Evaluation of Fruits and Vegetables as Phytonutrients Potential in Jordan
Yonna Sacre1, Michael Böhme1, Rachad Saliba2
1Humboldt-Universität zu Berlin, Dept. Horticultural Plant Systems, Germany
Fruits and vegetables (FV) are known to contain considerable amounts of vitamins and minerals in addition to phytonutrients and bioactive compounds having many positive health effects in the prevention of diseases.In the frame of a project related to status of human nutrition in the East Mediterranean the consumption of FV as sources of phytonutrients was studied in Jordan. A cross sectional analysis of 144 Jordanian individuals aged between 20 and 65 years old living in Amman and the surrounding, was conducted. Sociodemographic, lifestyle, eating behaviour, food frequency questionnaire (FFQ) and awareness information were collected through a questionnaire. Statistical analysis was carried out and multivariate models were used in order to evaluate the association between fruits and vegetables consumption and different independent criteria.The FV consumption among the Jordanian population was not as high as expected according to the international recommendations, even though these produces are highly available in the country. Regarding vegetables, 38.0% of the Jordanian respondents, showed a medium level of consumption versus 29.3% having a low level of consumption. Related to fruit consumption, 36.8% Jordanian respondents consuming low level of fruits compared to 31.9 % of the Jordanian respondents, showing a high fruits intake. Furthermore, it was observed that the majority (54 %) of the study population was highly aware of the importance of phytonutrients in FV and were willing to increase their consumption of FV so they can benefit from more phytonutrients. The FV consumption was the most associated with age, education level, employment, salary ranges, expenses on a monthly basis assigned for FV and herbs consumption. The findings stated that the most frequently consumed produces were cucumber, tomato, sweet potato, apple, orange, banana, olives, mint and thyme, and the consumption of FV in Jordan is low to medium, due to the effect of several socio demographic and lifestyle factors. Future governmental or national programs and interventions could be settled to encourage and increase the FV consumption among all the population age levels. Furthermore, laboratory analysis would be recommended in order to determine the exact amount of phytonutrients in the more frequently consumed FV, therefore, the proper recommendation regarding the quantities and types could be settled.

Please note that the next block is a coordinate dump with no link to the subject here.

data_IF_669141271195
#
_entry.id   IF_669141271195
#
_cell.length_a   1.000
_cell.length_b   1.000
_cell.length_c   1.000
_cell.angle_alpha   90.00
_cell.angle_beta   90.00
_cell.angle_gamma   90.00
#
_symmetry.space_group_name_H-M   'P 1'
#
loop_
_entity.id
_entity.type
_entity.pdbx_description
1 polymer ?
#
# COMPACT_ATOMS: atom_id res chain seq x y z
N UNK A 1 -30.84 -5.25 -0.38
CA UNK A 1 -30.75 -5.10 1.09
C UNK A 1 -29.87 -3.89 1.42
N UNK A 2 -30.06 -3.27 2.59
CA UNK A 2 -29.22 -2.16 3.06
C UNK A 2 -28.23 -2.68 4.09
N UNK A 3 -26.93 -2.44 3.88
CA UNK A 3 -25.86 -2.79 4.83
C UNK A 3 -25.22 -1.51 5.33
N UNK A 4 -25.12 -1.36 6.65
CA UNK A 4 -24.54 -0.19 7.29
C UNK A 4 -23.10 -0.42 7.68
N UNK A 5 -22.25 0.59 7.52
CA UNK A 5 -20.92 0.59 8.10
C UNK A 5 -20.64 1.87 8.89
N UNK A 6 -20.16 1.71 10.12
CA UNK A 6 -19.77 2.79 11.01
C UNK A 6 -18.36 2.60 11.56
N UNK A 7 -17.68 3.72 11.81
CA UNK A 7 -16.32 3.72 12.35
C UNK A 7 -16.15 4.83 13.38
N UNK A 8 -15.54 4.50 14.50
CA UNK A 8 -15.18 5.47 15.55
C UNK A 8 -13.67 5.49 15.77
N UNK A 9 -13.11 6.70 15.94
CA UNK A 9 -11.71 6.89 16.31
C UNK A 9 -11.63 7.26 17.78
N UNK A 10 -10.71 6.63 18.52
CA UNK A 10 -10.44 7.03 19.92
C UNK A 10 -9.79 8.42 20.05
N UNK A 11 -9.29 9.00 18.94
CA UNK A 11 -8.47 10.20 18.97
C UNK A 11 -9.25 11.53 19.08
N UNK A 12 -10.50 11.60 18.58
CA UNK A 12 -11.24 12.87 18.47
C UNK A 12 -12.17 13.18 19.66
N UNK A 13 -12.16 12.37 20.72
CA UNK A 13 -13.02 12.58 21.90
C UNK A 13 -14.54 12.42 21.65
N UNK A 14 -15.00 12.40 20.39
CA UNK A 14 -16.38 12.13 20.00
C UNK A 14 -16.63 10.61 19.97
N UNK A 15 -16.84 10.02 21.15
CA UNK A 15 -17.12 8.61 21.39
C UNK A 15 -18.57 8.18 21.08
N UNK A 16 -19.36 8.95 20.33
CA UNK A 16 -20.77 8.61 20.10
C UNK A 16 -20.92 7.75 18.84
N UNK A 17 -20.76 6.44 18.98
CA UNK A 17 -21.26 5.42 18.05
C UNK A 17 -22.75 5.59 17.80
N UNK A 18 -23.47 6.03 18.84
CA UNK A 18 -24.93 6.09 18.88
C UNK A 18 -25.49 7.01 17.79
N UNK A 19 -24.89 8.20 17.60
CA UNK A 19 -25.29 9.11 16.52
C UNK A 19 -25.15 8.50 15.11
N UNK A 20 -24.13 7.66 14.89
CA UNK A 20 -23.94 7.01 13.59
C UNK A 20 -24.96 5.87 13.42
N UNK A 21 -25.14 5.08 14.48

Keywords: Awareness, bioactive compounds, health, phytonutrients, vegetable
Contact Address: Yonna Sacre, Humboldt-Universität zu Berlin, Dept. Horticultural Plant Systems